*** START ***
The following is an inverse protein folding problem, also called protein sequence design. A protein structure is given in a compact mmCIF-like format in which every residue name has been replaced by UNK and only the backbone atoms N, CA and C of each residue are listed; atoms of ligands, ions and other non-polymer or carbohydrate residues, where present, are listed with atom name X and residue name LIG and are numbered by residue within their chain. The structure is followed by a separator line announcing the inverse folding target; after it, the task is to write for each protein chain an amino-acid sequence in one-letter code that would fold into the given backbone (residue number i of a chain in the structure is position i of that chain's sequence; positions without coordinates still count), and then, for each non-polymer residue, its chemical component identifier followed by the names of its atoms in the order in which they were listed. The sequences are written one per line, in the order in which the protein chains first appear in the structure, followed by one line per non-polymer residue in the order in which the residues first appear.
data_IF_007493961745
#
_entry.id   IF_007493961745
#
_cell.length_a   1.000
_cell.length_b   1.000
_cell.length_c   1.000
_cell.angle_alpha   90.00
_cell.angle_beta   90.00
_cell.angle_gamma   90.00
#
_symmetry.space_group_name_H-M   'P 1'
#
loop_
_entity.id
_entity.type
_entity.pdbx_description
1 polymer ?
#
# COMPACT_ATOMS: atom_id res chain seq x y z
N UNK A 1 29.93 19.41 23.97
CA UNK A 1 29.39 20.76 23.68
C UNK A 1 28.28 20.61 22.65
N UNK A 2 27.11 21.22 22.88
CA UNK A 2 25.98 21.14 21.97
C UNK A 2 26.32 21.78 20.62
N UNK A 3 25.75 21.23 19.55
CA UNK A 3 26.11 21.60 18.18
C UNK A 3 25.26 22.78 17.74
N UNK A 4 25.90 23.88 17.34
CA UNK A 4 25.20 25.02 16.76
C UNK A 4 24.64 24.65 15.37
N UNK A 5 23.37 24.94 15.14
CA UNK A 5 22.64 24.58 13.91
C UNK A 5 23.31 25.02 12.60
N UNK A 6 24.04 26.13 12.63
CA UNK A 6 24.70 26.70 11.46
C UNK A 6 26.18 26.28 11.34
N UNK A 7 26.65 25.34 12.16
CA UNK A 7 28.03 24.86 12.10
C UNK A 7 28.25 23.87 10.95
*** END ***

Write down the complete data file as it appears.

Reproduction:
The following is an inverse protein folding problem, also called protein sequence design. A protein structure is given in a compact mmCIF-like format in which every residue name has been replaced by UNK and only the backbone atoms N, CA and C of each residue are listed; atoms of ligands, ions and other non-polymer or carbohydrate residues, where present, are listed with atom name X and residue name LIG and are numbered by residue within their chain. The structure is followed by a separator line announcing the inverse folding target; after it, the task is to write for each protein chain an amino-acid sequence in one-letter code that would fold into the given backbone (residue number i of a chain in the structure is position i of that chain's sequence; positions without coordinates still count), and then, for each non-polymer residue, its chemical component identifier followed by the names of its atoms in the order in which they were listed. The sequences are written one per line, in the order in which the protein chains first appear in the structure, followed by one line per non-polymer residue in the order in which the residues first appear.
data_IF_007493961745
#
_entry.id   IF_007493961745
#
_cell.length_a   1.000
_cell.length_b   1.000
_cell.length_c   1.000
_cell.angle_alpha   90.00
_cell.angle_beta   90.00
_cell.angle_gamma   90.00
#
_symmetry.space_group_name_H-M   'P 1'
#
loop_
_entity.id
_entity.type
_entity.pdbx_description
1 polymer ?
#
# COMPACT_ATOMS: atom_id res chain seq x y z
N UNK A 1 29.93 19.41 23.97
CA UNK A 1 29.39 20.76 23.68
C UNK A 1 28.28 20.61 22.65
N UNK A 2 27.11 21.22 22.88
CA UNK A 2 25.98 21.14 21.97
C UNK A 2 26.32 21.78 20.62
N UNK A 3 25.75 21.23 19.55
CA UNK A 3 26.11 21.60 18.18
C UNK A 3 25.26 22.78 17.74
N UNK A 4 25.90 23.88 17.34
CA UNK A 4 25.20 25.02 16.76
C UNK A 4 24.64 24.65 15.37
N UNK A 5 23.37 24.94 15.14
CA UNK A 5 22.64 24.58 13.91
C UNK A 5 23.31 25.02 12.60
N UNK A 6 24.04 26.13 12.63
CA UNK A 6 24.70 26.70 11.46
C UNK A 6 26.18 26.28 11.34
N UNK A 7 26.65 25.34 12.16
CA UNK A 7 28.03 24.86 12.10
C UNK A 7 28.25 23.87 10.95